Philadelphia lies in a major path for millions of birds navigating the Atlantic Flyway, an especially busy avian skyway each spring.

Starting April 1, some of Philadelphia’s most iconic skyscrapers — Comcast Technology Center, Cira Centre, and Liberty Place — will turn off, or turn down, their lights to help prevent birds from flying into buildings under Lights Out Philly, a program started in spring 2021. Scores of buildings will participate.

It’s estimated that 1,000 birds die each year in just a four-block area of Center City with a rough radius spanning 17th to 19th and Market to Arch. Thousands more are killed after striking low-slung buildings in other parts of the city. Overall, it’s estimated that as many as one billion birds fly into buildings in the United States annually.

The problem is more acute in spring and fall when migrating birds are flying to or from Canada, Central and South America, the West Indies and elsewhere. Most birds migrate at night and can become lured by artificial lights into buildings and windows.

Lights Out Philly is part of a National Audubon Society program. About 45 cities participate, as well as seven states and regions. Under Lights Out Philly, building owners or management voluntarily darken their lights from midnight to 6 a.m. twice a year: April 1 to May 31, and Aug. 15 to Nov. 15. Proponents say that turning off lights also reduces use of fossil fuels and saves businesses money.

“All of us involved are thrilled that the program has gone so well,” said Keith Russell, program manager for urban conservation at Audubon Mid-Atlantic. “We had an excellent beginning. It’s going to take some work to expand it, but there were plenty of other buildings that could certainly be involved. We’ve got hundreds of thousands of buildings in the city.”

‘Bird Safe’

Locally, Lights Out Philly is run by Bird Safe Philly, a partnership led by the Academy of Natural Sciences of Drexel University and including Audubon Mid-Atlantic, Delaware Valley Ornithological Club, National Audubon Society, Valley Forge Audubon Society, and Wyncote Audubon Society. The goal is to create safe spaces for birds and to develop awareness of bird accidents.

Bird Safe Philly was formed after The Inquirer reported in October 2020 that an estimated 1,000 to 1,500 birds flew into buildings in the four-block radius of Center City over one night and into early morning. The article drew international attention in what a Philadelphia-based Audubon volunteer, Stephen Maciejewski, called a “perfect storm” of avian calamity. He found the birds and estimated that thousands more could have perished elsewhere in the city that day.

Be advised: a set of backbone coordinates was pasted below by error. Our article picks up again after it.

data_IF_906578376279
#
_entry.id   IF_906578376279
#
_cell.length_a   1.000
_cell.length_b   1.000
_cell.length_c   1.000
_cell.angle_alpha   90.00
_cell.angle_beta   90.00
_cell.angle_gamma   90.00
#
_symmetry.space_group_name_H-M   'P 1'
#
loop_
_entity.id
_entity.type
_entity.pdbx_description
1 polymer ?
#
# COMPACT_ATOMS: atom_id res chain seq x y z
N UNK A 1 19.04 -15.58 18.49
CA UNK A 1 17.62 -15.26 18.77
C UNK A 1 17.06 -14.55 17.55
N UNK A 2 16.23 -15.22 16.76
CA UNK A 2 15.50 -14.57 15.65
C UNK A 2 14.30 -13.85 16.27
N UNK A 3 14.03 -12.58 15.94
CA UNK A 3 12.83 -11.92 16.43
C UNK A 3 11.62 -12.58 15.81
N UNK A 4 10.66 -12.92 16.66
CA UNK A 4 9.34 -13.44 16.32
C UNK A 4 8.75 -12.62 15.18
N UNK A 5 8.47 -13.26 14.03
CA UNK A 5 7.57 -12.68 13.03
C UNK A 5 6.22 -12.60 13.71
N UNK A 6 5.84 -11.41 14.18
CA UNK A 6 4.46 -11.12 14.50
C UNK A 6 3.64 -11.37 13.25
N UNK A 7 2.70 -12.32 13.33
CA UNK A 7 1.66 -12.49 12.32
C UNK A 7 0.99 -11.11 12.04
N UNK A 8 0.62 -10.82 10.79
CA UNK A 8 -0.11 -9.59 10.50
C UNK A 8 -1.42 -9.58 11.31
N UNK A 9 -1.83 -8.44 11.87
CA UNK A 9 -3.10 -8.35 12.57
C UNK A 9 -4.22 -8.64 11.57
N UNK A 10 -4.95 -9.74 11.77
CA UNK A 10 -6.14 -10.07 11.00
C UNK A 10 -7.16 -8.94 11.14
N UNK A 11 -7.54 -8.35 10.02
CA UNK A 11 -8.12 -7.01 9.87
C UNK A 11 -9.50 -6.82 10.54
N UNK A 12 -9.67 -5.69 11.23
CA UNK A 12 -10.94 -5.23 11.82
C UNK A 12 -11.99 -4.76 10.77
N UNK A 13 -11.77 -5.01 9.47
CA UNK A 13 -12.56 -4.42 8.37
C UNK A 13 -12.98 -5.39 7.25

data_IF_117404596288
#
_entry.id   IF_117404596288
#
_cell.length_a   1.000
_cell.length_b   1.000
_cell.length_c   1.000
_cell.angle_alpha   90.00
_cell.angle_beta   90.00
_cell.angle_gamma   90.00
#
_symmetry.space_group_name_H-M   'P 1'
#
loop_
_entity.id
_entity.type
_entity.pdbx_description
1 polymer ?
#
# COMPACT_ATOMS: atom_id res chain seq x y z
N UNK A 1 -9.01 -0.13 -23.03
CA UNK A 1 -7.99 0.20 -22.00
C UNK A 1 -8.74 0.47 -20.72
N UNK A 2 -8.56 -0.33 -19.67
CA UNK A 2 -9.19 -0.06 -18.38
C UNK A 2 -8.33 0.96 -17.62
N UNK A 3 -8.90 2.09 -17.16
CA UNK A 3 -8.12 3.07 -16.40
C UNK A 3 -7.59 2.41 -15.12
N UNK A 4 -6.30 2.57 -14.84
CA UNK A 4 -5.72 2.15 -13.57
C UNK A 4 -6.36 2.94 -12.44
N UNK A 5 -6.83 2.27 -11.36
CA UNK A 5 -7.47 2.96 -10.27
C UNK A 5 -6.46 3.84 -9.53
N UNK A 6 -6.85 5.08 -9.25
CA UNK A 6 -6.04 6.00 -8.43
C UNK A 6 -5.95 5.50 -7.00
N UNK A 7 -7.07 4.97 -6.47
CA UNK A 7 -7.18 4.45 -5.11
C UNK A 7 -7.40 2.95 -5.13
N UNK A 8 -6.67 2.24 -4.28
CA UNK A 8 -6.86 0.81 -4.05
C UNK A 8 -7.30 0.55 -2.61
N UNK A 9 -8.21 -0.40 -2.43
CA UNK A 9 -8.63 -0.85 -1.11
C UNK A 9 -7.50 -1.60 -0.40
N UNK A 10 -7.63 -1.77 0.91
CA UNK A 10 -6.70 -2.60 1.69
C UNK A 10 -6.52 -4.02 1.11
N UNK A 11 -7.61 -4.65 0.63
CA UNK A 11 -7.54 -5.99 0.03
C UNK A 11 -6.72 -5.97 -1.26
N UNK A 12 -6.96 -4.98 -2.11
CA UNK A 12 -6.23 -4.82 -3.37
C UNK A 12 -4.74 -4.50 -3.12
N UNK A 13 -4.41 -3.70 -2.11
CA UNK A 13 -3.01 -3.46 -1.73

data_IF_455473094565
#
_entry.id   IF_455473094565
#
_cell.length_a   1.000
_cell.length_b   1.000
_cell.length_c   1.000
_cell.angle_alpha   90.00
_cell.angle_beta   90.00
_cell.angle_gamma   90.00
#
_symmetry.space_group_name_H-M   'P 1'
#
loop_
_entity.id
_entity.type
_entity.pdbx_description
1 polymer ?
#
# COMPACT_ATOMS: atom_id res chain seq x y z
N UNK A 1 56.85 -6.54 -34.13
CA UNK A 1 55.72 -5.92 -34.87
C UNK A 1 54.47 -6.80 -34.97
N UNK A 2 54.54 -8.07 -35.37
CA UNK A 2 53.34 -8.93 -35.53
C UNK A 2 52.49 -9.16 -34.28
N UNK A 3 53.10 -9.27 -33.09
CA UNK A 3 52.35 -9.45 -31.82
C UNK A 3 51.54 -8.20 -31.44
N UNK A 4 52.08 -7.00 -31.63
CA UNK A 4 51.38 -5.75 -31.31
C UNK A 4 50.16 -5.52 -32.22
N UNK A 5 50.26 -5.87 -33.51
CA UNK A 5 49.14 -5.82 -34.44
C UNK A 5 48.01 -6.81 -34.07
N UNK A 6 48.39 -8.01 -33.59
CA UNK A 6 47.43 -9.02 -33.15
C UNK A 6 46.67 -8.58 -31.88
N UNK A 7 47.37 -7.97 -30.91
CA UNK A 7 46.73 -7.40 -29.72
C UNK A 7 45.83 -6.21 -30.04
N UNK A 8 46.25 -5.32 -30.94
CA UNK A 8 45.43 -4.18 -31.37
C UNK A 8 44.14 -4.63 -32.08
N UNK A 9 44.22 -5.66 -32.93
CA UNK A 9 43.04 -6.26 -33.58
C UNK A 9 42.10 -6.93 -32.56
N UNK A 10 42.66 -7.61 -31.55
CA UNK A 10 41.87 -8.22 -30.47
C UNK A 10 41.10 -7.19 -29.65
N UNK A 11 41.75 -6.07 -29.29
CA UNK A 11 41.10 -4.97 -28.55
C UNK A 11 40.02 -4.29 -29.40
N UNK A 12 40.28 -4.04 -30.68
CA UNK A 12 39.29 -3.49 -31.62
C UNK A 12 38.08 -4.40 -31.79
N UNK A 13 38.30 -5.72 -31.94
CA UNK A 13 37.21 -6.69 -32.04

Maciejewski said Monday that with not quite two complete years of data, preliminary numbers show Lights Out Philly appears to be having an impact.

“I know it’s helping, but we only started this in April of 2021,” Maciejewski said. “That’s not a lot of data.”

He’s seen a dramatic success at a two-story atrium near 17th and Market. In the past, Maciejewski said, the atrium was “lit up like a beacon.” But, bird deaths have dropped 70% since lights have been turned off in spring and fall.

Avian navigation

Birds use a variety of ways to navigate at night, including cues from the earth’s magnetic field and positions of stars. Weather, such as low cloud cover, can push birds lower, meaning they no longer have stars as a guide. Artificial lights can disorient them.

Some flying from remote Northern habitats might have little experience with glass. As birds reach Philly in the dark, they are attracted to the lights inside the buildings. Some of the skyscrapers have indoor atriums, which could have led birds to think they could land there. On any given morning, street trees reflect in the glass, making it appear that they are inside buildings.

Participating buildings are asked to turn off all unnecessary lights, especially those on upper levels, lobbies, atriums, and exteriors. That includes lights at the top of buildings known as crowns, facades, atriums, and lobbies. It includes flood and decorative lights. Management also asks tenants to turn off interior lights, especially those closest to windows.

Kristine Kiphorn, executive director of BOMA, a group of building owners and managers, said she’s gotten reports that the bird deaths have decreased, dramatically in some cases, since the program started. Anywhere from 40 to 50 buildings usually participate.

“We’ve had such a robust response to this and such great participation from our members that it just makes sense,” Kiphorn said. “And it’s the right thing to do. It makes sense to help preserve the bird population. It’s also environmentally friendly.”